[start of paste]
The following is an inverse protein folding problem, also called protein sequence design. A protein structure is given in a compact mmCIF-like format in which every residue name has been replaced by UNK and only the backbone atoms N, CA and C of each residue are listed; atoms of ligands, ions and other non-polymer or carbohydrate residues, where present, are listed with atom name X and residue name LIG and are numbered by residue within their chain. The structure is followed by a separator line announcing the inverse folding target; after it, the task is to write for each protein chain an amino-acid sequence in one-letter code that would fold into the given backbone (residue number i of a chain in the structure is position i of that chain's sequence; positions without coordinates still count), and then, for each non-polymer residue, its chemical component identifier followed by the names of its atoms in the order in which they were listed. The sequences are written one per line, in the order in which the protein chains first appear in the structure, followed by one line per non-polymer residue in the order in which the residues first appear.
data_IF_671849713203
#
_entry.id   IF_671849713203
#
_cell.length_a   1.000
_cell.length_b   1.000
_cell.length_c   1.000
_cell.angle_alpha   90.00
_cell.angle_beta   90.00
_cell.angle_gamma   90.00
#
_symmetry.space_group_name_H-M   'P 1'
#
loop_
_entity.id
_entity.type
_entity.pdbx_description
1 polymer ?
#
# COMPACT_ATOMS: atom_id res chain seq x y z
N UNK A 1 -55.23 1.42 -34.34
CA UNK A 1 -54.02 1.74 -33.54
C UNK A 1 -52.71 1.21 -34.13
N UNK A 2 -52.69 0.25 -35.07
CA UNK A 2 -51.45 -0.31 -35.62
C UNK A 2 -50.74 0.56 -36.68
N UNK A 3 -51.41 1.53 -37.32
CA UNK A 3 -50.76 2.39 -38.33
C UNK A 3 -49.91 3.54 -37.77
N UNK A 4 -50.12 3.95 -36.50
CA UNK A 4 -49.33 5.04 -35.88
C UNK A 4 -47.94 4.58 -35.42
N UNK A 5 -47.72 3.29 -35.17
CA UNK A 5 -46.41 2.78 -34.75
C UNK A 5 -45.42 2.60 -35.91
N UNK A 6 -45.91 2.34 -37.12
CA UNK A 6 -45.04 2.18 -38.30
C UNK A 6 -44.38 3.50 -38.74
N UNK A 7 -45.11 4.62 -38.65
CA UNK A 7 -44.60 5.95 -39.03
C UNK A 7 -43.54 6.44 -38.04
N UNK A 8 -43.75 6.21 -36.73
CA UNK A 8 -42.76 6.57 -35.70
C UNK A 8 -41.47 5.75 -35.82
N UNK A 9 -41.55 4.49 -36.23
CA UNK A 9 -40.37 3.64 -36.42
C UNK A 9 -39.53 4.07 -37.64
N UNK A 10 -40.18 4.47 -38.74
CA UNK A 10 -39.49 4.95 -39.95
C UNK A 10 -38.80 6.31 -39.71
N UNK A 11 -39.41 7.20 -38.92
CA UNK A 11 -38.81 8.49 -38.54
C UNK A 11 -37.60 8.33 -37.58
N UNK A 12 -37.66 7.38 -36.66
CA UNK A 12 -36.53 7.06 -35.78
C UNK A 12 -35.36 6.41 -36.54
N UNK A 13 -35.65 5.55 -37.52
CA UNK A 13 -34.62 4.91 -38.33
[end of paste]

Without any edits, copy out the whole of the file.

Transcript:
The following is an inverse protein folding problem, also called protein sequence design. A protein structure is given in a compact mmCIF-like format in which every residue name has been replaced by UNK and only the backbone atoms N, CA and C of each residue are listed; atoms of ligands, ions and other non-polymer or carbohydrate residues, where present, are listed with atom name X and residue name LIG and are numbered by residue within their chain. The structure is followed by a separator line announcing the inverse folding target; after it, the task is to write for each protein chain an amino-acid sequence in one-letter code that would fold into the given backbone (residue number i of a chain in the structure is position i of that chain's sequence; positions without coordinates still count), and then, for each non-polymer residue, its chemical component identifier followed by the names of its atoms in the order in which they were listed. The sequences are written one per line, in the order in which the protein chains first appear in the structure, followed by one line per non-polymer residue in the order in which the residues first appear.
data_IF_671849713203
#
_entry.id   IF_671849713203
#
_cell.length_a   1.000
_cell.length_b   1.000
_cell.length_c   1.000
_cell.angle_alpha   90.00
_cell.angle_beta   90.00
_cell.angle_gamma   90.00
#
_symmetry.space_group_name_H-M   'P 1'
#
loop_
_entity.id
_entity.type
_entity.pdbx_description
1 polymer ?
#
# COMPACT_ATOMS: atom_id res chain seq x y z
N UNK A 1 -55.23 1.42 -34.34
CA UNK A 1 -54.02 1.74 -33.54
C UNK A 1 -52.71 1.21 -34.13
N UNK A 2 -52.69 0.25 -35.07
CA UNK A 2 -51.45 -0.31 -35.62
C UNK A 2 -50.74 0.56 -36.68
N UNK A 3 -51.41 1.53 -37.32
CA UNK A 3 -50.76 2.39 -38.33
C UNK A 3 -49.91 3.54 -37.77
N UNK A 4 -50.12 3.95 -36.50
CA UNK A 4 -49.33 5.04 -35.88
C UNK A 4 -47.94 4.58 -35.42
N UNK A 5 -47.72 3.29 -35.17
CA UNK A 5 -46.41 2.78 -34.75
C UNK A 5 -45.42 2.60 -35.91
N UNK A 6 -45.91 2.34 -37.12
CA UNK A 6 -45.04 2.18 -38.30
C UNK A 6 -44.38 3.50 -38.74
N UNK A 7 -45.11 4.62 -38.65
CA UNK A 7 -44.60 5.95 -39.03
C UNK A 7 -43.54 6.44 -38.04
N UNK A 8 -43.75 6.21 -36.73
CA UNK A 8 -42.76 6.57 -35.70
C UNK A 8 -41.47 5.75 -35.82
N UNK A 9 -41.55 4.49 -36.23
CA UNK A 9 -40.37 3.64 -36.42
C UNK A 9 -39.53 4.07 -37.64
N UNK A 10 -40.18 4.47 -38.74
CA UNK A 10 -39.49 4.95 -39.95
C UNK A 10 -38.80 6.31 -39.71
N UNK A 11 -39.41 7.20 -38.92
CA UNK A 11 -38.81 8.49 -38.54
C UNK A 11 -37.60 8.33 -37.58
N UNK A 12 -37.66 7.38 -36.66
CA UNK A 12 -36.53 7.06 -35.78
C UNK A 12 -35.36 6.41 -36.54
N UNK A 13 -35.65 5.55 -37.52
CA UNK A 13 -34.62 4.91 -38.33